First, large institutions and companies like IATA, Boeing, and the ICAO often collect and make publicly aggregated market data available. IATA publishes the IATA World Air Transport Statistics (2021) on a yearly level providing information on air cargo demand, capacity and payload levels. One of the shortcomings of this database, other than the unavailability of public access, is the level of aggregation of the data. Although a distinction is made between international, domestic, scheduled, charter, and all cargo flights, the data is aggregated per airline per year. This makes the data suitable for more aggregated research but less suitable for more disaggregated analyses, especially for origin-destination research. Publicly available air cargo data for those three sources do not come in the form of datasets but can rather be found in reports. One of those reports is the monthly Air Cargo Market Analysis from IATA (2014-2023). Those monthly reports provide an update on the current situation of the air cargo market and data on air cargo demand and supply on an international and main region level. One of the shortcomings of the data is that those reports often publish percentage change data rather than absolute numbers. However, some reports also include actual numbers, which makes it possible to use those percentages to estimate the missing absolute numbers. The same can be done for IATA’s quarterly Air Transport Chartbook reports (IATA, 2015-2023) and for ICAO’s Annual Reports of the Council (ICAO, 2008-2021). Next to the time-intensive task of analysing all those reports, the methodology of how the data behind those reports are collected is often unclear. Next to both sources, Boeing publishes its bi-annual World Air Cargo Forecast and its commercial market outlooks (Boeing, 2022). Because only the latest report is published on the Boeing website, older reports are often more difficult to obtain. Unlike the IATA and ICAO reports, Boeing published more absolute figures in its report making the reports more convenient to use. However, much detailed or older data is still hidden in graphs and percentages, which can be a shortcoming if you are looking for those specific data.

Second, disaggregated data is also often available, but the task of collection and cleaning is time-consuming. Disaggregated air cargo demand data is often published in countries’ databases and can be accessed through a web portal or an application programming interface (API). Although looking for the data is not necessarily time-consuming, cleaning the data due to inconsistencies between sources, methodologies, data types, and data features is. Disaggregated air cargo supply data is often more hidden than its demand counterpart. Wei (2006) discussed that the problem of inconsistencies between disaggregated data sources and not knowing which data source is the most accurate or consistent is one of the main problems in air cargo data. Wei (2006) explored the available data sources and databases related to air cargo studies to investigate what data are available and what analysis can be made based on current data sources to study air cargo activity at a state level, specifically in California. Eight major, mainly North American data sources were studied and explained. He found that the data of those sources either came from airlines, airports, or shippers who each report data collected from their own perspective. The airline data mainly originates from the US Bureau of Transportation Statistics (BTS) who collects and compile data from certified air carriers on Schedules T-100 and T-3. Airport data is mainly published by airports themselves and by the Airport Council International (ACI), who publishes the Annual Worldwide Airport Traffic Report based on a survey of large airports worldwide. The last type of data, originating from shippers and logistics companies, is obtained by the Commodity Flow Survey (CFS). CFS is a survey of shipments by domestic establishments in manufacturing, wholesale, mining and selected other industries. Because all sources collect data considering their own perspectives, it is not surprising that the published data of the above sources are inconsistent. A second problem between those databases is that some important features are missing, such as the value of the goods transported, the routing of the goods, the production location, the final destination, etc. The last problem is with the CFS database. Although Wei (2006) considered the CFS database to be the most ‘useful’ as the database classifies the data of the flow of types of goods and materials by mode of transport, the database is not published yearly. The latest publication that could be found was of 2017.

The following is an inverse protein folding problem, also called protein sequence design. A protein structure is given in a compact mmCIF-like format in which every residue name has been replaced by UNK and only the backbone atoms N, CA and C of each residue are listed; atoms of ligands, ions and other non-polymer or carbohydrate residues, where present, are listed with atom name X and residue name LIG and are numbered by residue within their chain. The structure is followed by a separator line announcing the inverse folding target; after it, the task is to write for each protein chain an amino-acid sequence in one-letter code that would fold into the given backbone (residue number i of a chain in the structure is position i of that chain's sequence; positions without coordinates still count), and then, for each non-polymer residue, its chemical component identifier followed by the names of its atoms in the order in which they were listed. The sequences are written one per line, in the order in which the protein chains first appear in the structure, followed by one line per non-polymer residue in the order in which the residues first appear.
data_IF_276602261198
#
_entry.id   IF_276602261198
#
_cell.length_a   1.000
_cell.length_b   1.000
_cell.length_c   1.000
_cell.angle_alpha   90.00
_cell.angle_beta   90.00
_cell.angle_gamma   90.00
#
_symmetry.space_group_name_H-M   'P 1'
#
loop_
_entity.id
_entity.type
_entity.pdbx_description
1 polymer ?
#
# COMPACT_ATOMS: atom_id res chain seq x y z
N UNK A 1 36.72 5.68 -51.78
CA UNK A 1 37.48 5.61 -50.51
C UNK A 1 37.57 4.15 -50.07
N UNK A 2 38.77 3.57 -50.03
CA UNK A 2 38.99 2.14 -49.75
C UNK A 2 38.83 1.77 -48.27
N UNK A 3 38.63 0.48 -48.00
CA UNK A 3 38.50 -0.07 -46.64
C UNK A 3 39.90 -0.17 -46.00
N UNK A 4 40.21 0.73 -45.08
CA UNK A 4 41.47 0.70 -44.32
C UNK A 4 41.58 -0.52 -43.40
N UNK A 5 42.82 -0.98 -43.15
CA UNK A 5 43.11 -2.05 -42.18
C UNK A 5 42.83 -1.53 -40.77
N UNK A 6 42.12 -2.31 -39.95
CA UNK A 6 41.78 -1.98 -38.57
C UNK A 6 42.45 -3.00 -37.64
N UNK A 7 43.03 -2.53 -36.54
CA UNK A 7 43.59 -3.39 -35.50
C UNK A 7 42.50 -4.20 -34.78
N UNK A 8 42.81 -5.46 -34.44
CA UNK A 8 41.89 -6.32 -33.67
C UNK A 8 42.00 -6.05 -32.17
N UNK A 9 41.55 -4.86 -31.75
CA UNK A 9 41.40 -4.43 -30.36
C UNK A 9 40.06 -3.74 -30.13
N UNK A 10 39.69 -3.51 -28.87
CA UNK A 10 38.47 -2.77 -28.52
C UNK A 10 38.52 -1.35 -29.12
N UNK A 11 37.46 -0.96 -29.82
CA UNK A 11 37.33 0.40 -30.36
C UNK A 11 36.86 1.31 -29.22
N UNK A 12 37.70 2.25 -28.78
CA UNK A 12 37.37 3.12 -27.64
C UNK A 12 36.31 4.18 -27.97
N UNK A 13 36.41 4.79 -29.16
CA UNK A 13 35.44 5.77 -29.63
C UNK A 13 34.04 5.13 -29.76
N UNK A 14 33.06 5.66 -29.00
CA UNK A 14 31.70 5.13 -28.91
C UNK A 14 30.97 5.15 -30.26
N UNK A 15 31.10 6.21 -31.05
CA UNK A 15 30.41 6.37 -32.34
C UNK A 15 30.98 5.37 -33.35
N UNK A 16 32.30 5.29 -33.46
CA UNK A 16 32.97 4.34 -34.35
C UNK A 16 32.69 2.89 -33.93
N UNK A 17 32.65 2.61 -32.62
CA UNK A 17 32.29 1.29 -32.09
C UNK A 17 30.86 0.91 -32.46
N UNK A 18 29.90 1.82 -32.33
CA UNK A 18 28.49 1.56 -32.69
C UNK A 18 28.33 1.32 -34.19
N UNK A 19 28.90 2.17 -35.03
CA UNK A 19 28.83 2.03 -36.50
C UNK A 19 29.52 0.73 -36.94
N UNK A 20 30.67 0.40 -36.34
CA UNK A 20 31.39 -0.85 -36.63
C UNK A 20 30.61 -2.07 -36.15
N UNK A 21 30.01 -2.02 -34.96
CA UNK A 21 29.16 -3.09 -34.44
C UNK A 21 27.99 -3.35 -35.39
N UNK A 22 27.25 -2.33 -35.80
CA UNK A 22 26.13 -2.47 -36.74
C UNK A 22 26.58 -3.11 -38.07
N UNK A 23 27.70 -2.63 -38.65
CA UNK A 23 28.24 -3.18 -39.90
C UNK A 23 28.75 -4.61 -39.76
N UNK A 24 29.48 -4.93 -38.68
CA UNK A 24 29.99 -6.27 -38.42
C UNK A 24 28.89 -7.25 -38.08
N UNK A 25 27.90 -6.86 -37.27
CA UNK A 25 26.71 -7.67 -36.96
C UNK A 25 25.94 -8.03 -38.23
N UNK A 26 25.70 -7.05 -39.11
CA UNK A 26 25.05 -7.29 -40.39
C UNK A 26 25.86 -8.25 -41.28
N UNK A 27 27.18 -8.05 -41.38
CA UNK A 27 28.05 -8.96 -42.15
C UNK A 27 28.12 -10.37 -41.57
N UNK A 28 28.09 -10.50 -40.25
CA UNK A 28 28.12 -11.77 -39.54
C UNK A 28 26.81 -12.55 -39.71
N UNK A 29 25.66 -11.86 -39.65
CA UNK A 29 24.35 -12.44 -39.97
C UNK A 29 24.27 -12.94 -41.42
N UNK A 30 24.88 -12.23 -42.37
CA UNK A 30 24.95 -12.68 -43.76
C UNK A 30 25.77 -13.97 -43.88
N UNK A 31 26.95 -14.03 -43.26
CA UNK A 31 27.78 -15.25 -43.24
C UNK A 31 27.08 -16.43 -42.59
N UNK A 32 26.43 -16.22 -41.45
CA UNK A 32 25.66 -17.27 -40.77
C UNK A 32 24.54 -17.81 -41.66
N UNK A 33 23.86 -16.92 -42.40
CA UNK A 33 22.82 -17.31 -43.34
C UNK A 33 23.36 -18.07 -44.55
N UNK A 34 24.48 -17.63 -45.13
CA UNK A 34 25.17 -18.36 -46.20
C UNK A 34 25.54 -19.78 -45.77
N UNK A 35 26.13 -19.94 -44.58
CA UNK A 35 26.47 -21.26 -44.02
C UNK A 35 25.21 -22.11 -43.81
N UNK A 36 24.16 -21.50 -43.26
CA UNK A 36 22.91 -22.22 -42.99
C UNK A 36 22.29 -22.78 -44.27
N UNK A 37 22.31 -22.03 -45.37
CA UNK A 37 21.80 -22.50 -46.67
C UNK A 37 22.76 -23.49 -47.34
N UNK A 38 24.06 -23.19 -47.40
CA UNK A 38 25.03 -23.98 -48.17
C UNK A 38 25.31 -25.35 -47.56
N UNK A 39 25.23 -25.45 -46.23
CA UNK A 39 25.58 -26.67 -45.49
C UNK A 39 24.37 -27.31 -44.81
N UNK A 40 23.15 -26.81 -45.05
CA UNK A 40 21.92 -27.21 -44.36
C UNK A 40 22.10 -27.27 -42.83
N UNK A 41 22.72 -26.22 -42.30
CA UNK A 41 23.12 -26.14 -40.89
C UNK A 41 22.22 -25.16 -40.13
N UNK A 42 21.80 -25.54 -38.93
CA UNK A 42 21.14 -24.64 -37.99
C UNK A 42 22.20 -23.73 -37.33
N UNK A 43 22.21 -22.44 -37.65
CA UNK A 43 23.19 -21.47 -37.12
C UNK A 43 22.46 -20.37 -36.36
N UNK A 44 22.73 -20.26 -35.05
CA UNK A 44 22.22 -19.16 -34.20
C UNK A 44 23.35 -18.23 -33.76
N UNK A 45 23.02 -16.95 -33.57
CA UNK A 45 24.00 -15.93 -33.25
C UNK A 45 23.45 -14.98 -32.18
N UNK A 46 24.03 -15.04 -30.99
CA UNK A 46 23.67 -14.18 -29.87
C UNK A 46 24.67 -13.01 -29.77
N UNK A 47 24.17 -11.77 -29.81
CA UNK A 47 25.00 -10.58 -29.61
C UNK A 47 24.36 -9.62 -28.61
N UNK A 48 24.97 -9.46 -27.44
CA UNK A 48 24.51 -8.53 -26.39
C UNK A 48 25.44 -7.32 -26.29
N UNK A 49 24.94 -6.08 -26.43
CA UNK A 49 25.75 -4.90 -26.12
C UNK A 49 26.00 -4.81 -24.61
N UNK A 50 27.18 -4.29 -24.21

Table 1 provides an overview of large data sources used in the academic literature. With large data sources, we refer to sources that cover the whole world, like the Official Aviation Guide (OAG) database or the Airport Council International (ACI) database, or data sources that cover a large region, like the US Bureau of Transportation Statistics (BTS) or Eurostat, the database of the European Union and its partnering countries. Datasets only covering large regions of certain continents, like BTS or Eurostat, are often used to conduct case studies or to analyse certain routes, regions, or sub-regions (Bowen, 2012 and Morrell and Klein, 2019). Bowen (2012) used the BTS data of 2010 to assess the network evolution of both FedEx and UPS. Although the database is relatively complete, he argued that one of the shortcomings was that there was no data on integrators’ traffic carried on partner airlines which could slightly affect their results. A database used in air cargo tis the OAG database. The OAG database consists of historical published flight schedules, excluding actual non-scheduled flights and non-IATA members’ flights (Heinits and Meincke, 2013). Although charter flight takes up around 5% of the international air cargo capacity (Boeing, 2009-2021), the impact of the missing charter data in the OAG S is yet unsure. The problem of missing charter and non-scheduled flights is not only a shortcoming of the OAG but also of the Seabury Consulting dataset. Bombelliet al. (2020) discussed that the Seabury Consulting dataset was missing integrator, LATAM, charter and other non-scheduled flights. The dataset they received from Seabury Consulting contained origin-destination data for 2014. They collected the missing data to fill the gap using the flight tracking website FlightRadar24. Although flight tracking websites have been around for quite some time, it is only recently that authors like Malighetti et al. (2019a and 2019b), Bombelli et at. (2020) and Bombelli (2020) started collecting actual flight data for air cargo purposes, mainly network analyses. Although those types of data can be very useful for analysing market dynamics, competition analyses, route scheduling problems etc. as they are very disaggregated, the collection of such data is highly time-consuming as the data is often only available for one week.